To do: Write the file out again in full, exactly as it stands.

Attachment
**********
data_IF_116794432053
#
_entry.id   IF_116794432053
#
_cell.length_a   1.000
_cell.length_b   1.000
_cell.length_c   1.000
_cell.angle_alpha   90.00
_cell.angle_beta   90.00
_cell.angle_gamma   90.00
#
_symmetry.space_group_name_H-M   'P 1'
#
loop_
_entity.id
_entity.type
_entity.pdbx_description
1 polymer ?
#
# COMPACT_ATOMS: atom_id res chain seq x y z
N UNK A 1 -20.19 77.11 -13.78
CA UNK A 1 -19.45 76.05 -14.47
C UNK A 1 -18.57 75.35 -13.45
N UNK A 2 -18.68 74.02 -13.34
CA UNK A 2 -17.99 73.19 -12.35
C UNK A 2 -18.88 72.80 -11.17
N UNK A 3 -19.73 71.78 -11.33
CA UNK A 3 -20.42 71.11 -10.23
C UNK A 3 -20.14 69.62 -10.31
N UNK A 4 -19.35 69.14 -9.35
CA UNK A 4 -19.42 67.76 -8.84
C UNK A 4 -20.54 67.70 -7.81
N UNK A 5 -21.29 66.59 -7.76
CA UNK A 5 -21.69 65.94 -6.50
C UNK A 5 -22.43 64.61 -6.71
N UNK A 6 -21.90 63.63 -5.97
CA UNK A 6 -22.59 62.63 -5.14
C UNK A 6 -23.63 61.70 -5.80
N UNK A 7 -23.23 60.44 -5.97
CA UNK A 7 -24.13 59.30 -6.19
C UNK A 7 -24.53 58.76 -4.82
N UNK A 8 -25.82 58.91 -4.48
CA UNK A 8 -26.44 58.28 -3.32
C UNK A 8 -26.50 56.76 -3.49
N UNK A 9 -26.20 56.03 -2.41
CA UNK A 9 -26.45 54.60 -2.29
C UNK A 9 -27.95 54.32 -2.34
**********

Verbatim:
data_IF_116794432053
#
_entry.id   IF_116794432053
#
_cell.length_a   1.000
_cell.length_b   1.000
_cell.length_c   1.000
_cell.angle_alpha   90.00
_cell.angle_beta   90.00
_cell.angle_gamma   90.00
#
_symmetry.space_group_name_H-M   'P 1'
#
loop_
_entity.id
_entity.type
_entity.pdbx_description
1 polymer ?
#
# COMPACT_ATOMS: atom_id res chain seq x y z
N UNK A 1 -20.19 77.11 -13.78
CA UNK A 1 -19.45 76.05 -14.47
C UNK A 1 -18.57 75.35 -13.45
N UNK A 2 -18.68 74.02 -13.34
CA UNK A 2 -17.99 73.19 -12.35
C UNK A 2 -18.88 72.80 -11.17
N UNK A 3 -19.73 71.78 -11.33
CA UNK A 3 -20.42 71.11 -10.23
C UNK A 3 -20.14 69.62 -10.31
N UNK A 4 -19.35 69.14 -9.35
CA UNK A 4 -19.42 67.76 -8.84
C UNK A 4 -20.54 67.70 -7.81
N UNK A 5 -21.29 66.59 -7.76
CA UNK A 5 -21.69 65.94 -6.50
C UNK A 5 -22.43 64.61 -6.71
N UNK A 6 -21.90 63.63 -5.97
CA UNK A 6 -22.59 62.63 -5.14
C UNK A 6 -23.63 61.70 -5.80
N UNK A 7 -23.23 60.44 -5.97
CA UNK A 7 -24.13 59.30 -6.19
C UNK A 7 -24.53 58.76 -4.82
N UNK A 8 -25.82 58.91 -4.48
CA UNK A 8 -26.44 58.28 -3.32
C UNK A 8 -26.50 56.76 -3.49
N UNK A 9 -26.20 56.03 -2.41
CA UNK A 9 -26.45 54.60 -2.29
C UNK A 9 -27.95 54.32 -2.34